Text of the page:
Restatement (Second) of Torts, § 580, comment j. at 93. (Tent. Draft No. 12, 1966)See also Wheeler v. Dell Publishing Co., 7 Cir., 300 F.2d 372; Wright v. R.K.O. Radio Pictures, D. Mass., 55 F. Supp. 639; People on Complaint of Maggio v. Charles Scribner's Sons, 205 Misc. 818, 130 N.Y.S.2d 514; Landau v. C.B.S., 205 Misc. 357, 128 N.Y.S.2d 254.
Corrigan v. Bobbs-Merrill Co., 228 N.Y. 58, 126 N.E. 260, 262, 10 A.L.R. 662 See also Fetler v. Houghton Mifflin Co., 2 Cir., 364 F.2d 650.
Age differences between the fictional character and the plaintiff have been a significant factor in the following cases: Wheeler v. Dell Publishing Co., 7 Cir., 300 F.2d 372; Corr v. Sun Printing and Publishing Ass'n, 177 N.Y. 131, 69 N.E. 288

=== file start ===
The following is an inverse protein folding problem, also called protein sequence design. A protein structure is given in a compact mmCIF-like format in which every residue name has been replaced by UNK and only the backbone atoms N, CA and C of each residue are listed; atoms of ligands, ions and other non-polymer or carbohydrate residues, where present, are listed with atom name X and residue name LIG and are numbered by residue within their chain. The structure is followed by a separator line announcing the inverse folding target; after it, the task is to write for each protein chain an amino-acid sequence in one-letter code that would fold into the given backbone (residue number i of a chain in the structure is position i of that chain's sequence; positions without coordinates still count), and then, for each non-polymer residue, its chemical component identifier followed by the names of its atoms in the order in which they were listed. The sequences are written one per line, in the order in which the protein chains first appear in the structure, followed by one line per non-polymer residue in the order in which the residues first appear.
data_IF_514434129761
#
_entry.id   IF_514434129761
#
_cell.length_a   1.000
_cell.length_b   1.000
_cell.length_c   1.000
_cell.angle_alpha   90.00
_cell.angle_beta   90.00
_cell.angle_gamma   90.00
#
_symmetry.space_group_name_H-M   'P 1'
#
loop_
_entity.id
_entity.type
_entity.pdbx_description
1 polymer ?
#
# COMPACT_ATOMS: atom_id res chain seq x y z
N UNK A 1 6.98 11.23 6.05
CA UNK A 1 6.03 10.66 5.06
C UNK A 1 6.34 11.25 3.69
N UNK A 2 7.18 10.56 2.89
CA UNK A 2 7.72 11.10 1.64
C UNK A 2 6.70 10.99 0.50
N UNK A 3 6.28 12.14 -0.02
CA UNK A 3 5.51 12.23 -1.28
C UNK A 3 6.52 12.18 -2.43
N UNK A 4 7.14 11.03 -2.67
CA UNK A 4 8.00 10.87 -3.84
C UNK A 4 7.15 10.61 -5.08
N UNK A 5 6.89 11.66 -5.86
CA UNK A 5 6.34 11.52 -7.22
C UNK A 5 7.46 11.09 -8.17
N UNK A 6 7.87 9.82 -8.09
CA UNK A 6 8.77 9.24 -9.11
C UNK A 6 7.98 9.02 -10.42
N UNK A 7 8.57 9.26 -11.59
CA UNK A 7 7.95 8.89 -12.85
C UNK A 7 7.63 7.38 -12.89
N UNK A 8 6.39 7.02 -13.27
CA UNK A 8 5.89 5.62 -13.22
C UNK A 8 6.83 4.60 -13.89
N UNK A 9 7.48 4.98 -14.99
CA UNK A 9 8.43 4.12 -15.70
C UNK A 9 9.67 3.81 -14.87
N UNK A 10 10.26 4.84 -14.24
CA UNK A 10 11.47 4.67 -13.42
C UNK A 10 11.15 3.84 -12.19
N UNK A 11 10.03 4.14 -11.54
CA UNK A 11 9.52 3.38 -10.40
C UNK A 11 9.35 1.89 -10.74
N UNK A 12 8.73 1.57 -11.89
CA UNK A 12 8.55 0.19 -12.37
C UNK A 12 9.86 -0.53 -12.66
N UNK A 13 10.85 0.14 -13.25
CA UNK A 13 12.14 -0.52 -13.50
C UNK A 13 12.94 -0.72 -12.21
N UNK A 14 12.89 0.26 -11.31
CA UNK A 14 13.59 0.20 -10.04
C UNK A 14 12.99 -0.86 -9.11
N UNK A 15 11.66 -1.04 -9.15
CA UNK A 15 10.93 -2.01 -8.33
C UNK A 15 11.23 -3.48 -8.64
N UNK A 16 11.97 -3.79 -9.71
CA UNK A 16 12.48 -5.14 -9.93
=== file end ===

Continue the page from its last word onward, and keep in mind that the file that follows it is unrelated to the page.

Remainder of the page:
See People on Complaint of Maggio v. Charles Scribner's Sons, 205 Misc. 818, 130 N.Y.S.2d 514.
Having taken this view, it is unnecessary to decide whether, as defendant contends, plaintiff was estopped to complain by his silence after receipt of the letter informing him of the change to the use of the name "Brooks." His silence, however, lends additional support to the District Court's finding